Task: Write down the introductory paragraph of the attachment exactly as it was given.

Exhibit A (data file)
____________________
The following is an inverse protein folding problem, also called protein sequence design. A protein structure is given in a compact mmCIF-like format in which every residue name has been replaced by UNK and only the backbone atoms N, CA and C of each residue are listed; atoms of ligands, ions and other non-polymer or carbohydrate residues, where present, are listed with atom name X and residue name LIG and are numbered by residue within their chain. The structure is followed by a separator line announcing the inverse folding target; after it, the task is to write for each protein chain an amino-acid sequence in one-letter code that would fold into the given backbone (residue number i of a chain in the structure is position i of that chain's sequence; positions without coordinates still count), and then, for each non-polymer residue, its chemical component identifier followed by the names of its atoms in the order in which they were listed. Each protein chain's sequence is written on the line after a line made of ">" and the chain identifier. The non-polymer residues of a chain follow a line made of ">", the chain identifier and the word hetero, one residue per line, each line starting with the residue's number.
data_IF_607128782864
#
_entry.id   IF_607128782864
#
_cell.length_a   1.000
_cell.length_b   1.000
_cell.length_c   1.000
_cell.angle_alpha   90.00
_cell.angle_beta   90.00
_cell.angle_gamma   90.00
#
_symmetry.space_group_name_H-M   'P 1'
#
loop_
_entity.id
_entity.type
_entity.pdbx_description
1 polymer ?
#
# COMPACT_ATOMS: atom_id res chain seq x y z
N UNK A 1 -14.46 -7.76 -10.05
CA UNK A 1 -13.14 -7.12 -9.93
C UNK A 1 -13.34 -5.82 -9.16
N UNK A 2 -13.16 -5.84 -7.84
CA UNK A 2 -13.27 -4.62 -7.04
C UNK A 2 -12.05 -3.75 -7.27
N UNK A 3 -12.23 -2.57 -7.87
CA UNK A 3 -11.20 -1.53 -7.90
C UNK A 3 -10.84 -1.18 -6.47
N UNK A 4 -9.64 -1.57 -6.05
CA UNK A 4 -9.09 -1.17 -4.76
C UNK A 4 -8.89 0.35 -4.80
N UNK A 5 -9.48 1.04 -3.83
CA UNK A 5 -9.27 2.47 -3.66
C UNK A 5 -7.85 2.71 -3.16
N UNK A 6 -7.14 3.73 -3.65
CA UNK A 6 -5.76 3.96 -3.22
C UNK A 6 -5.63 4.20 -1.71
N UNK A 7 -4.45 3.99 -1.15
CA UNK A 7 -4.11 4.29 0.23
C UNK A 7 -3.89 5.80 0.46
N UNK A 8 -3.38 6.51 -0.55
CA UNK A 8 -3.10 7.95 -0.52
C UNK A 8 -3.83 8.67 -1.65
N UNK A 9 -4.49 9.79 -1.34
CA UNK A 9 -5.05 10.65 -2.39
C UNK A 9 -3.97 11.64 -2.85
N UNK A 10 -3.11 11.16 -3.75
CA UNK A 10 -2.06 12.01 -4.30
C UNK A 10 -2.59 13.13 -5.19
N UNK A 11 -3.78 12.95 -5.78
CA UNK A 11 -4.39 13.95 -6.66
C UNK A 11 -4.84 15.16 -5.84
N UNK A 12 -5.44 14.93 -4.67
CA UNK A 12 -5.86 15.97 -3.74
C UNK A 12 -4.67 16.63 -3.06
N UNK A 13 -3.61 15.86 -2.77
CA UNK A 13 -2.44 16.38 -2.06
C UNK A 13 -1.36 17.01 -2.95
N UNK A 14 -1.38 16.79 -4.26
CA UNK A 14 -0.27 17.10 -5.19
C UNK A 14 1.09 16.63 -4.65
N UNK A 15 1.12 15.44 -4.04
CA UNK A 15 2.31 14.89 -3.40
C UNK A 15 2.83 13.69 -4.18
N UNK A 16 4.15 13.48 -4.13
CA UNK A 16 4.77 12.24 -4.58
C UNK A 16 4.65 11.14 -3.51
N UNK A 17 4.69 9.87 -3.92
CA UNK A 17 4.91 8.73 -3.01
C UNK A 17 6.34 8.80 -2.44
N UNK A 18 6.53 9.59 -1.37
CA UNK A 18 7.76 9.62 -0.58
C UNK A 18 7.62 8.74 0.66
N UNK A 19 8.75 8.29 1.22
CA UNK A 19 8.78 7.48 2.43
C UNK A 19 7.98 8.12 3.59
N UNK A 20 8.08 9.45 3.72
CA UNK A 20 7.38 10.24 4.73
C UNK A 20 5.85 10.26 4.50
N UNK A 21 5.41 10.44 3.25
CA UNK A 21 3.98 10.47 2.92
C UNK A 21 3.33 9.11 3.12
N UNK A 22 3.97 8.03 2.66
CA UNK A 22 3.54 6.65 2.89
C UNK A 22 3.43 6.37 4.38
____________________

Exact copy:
The following is an inverse protein folding problem, also called protein sequence design. A protein structure is given in a compact mmCIF-like format in which every residue name has been replaced by UNK and only the backbone atoms N, CA and C of each residue are listed; atoms of ligands, ions and other non-polymer or carbohydrate residues, where present, are listed with atom name X and residue name LIG and are numbered by residue within their chain. The structure is followed by a separator line announcing the inverse folding target; after it, the task is to write for each protein chain an amino-acid sequence in one-letter code that would fold into the given backbone (residue number i of a chain in the structure is position i of that chain's sequence; positions without coordinates still count), and then, for each non-polymer residue, its chemical component identifier followed by the names of its atoms in the order in which they were listed. Each protein chain's sequence is written on the line after a line made of ">" and the chain identifier. The non-polymer residues of a chain follow a line made of ">", the chain identifier and the word hetero, one residue per line, each line starting with the residue's number.